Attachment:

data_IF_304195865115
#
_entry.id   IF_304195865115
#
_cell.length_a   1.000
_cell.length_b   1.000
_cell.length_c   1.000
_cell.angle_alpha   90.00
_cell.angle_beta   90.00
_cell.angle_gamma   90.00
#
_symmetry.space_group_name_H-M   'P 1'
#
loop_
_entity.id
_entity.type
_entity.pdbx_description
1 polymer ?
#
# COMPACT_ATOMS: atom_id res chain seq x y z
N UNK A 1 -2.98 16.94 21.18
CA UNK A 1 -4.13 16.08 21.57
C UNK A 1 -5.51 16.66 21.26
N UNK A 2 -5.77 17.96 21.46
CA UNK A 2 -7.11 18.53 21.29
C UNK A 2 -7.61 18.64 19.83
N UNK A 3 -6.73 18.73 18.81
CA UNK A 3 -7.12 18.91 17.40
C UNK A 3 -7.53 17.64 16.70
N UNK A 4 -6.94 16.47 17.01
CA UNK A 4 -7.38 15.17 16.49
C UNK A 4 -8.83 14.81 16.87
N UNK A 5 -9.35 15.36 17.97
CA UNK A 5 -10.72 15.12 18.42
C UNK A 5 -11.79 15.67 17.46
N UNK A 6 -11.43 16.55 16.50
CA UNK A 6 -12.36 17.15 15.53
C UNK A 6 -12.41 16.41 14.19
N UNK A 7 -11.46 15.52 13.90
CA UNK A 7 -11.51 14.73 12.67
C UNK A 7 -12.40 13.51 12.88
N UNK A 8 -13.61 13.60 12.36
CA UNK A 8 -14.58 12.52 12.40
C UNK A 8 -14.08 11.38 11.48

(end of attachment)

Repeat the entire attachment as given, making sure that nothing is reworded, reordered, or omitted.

data_IF_304195865115
#
_entry.id   IF_304195865115
#
_cell.length_a   1.000
_cell.length_b   1.000
_cell.length_c   1.000
_cell.angle_alpha   90.00
_cell.angle_beta   90.00
_cell.angle_gamma   90.00
#
_symmetry.space_group_name_H-M   'P 1'
#
loop_
_entity.id
_entity.type
_entity.pdbx_description
1 polymer ?
#
# COMPACT_ATOMS: atom_id res chain seq x y z
N UNK A 1 -2.98 16.94 21.18
CA UNK A 1 -4.13 16.08 21.57
C UNK A 1 -5.51 16.66 21.26
N UNK A 2 -5.77 17.96 21.46
CA UNK A 2 -7.11 18.53 21.29
C UNK A 2 -7.61 18.64 19.83
N UNK A 3 -6.73 18.73 18.81
CA UNK A 3 -7.12 18.91 17.40
C UNK A 3 -7.53 17.64 16.70
N UNK A 4 -6.94 16.47 17.01
CA UNK A 4 -7.38 15.17 16.49
C UNK A 4 -8.83 14.81 16.87
N UNK A 5 -9.35 15.36 17.97
CA UNK A 5 -10.72 15.12 18.42
C UNK A 5 -11.79 15.67 17.46
N UNK A 6 -11.43 16.55 16.50
CA UNK A 6 -12.36 17.15 15.53
C UNK A 6 -12.41 16.41 14.19
N UNK A 7 -11.46 15.52 13.90
CA UNK A 7 -11.51 14.73 12.67
C UNK A 7 -12.40 13.51 12.88
N UNK A 8 -13.61 13.60 12.36
CA UNK A 8 -14.58 12.52 12.40
C UNK A 8 -14.08 11.38 11.48